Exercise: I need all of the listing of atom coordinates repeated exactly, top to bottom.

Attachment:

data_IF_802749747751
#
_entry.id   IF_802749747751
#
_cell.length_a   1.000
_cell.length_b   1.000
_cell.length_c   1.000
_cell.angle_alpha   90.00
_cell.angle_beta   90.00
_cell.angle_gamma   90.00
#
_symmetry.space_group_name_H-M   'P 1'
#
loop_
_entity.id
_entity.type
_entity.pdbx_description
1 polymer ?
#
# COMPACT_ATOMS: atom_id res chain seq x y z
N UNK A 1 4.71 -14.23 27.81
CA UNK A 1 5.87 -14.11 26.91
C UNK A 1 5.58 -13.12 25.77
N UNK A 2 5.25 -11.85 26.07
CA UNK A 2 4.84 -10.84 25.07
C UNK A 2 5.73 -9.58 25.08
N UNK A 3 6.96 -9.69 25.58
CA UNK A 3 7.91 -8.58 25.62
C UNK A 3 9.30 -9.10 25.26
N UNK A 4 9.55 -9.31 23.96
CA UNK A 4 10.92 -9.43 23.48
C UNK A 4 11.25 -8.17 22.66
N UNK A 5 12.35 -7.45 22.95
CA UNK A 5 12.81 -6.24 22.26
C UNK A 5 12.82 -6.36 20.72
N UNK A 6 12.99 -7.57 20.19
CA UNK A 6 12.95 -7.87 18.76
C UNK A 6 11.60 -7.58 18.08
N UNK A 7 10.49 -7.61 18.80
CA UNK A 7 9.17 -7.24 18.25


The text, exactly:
data_IF_802749747751
#
_entry.id   IF_802749747751
#
_cell.length_a   1.000
_cell.length_b   1.000
_cell.length_c   1.000
_cell.angle_alpha   90.00
_cell.angle_beta   90.00
_cell.angle_gamma   90.00
#
_symmetry.space_group_name_H-M   'P 1'
#
loop_
_entity.id
_entity.type
_entity.pdbx_description
1 polymer ?
#
# COMPACT_ATOMS: atom_id res chain seq x y z
N UNK A 1 4.71 -14.23 27.81
CA UNK A 1 5.87 -14.11 26.91
C UNK A 1 5.58 -13.12 25.77
N UNK A 2 5.25 -11.85 26.07
CA UNK A 2 4.84 -10.84 25.07
C UNK A 2 5.73 -9.58 25.08
N UNK A 3 6.96 -9.69 25.58
CA UNK A 3 7.91 -8.58 25.62
C UNK A 3 9.30 -9.10 25.26
N UNK A 4 9.55 -9.31 23.96
CA UNK A 4 10.92 -9.43 23.48
C UNK A 4 11.25 -8.17 22.66
N UNK A 5 12.35 -7.45 22.95
CA UNK A 5 12.81 -6.24 22.26
C UNK A 5 12.82 -6.36 20.72
N UNK A 6 12.99 -7.57 20.19
CA UNK A 6 12.95 -7.87 18.76
C UNK A 6 11.60 -7.58 18.08
N UNK A 7 10.49 -7.61 18.80
CA UNK A 7 9.17 -7.24 18.25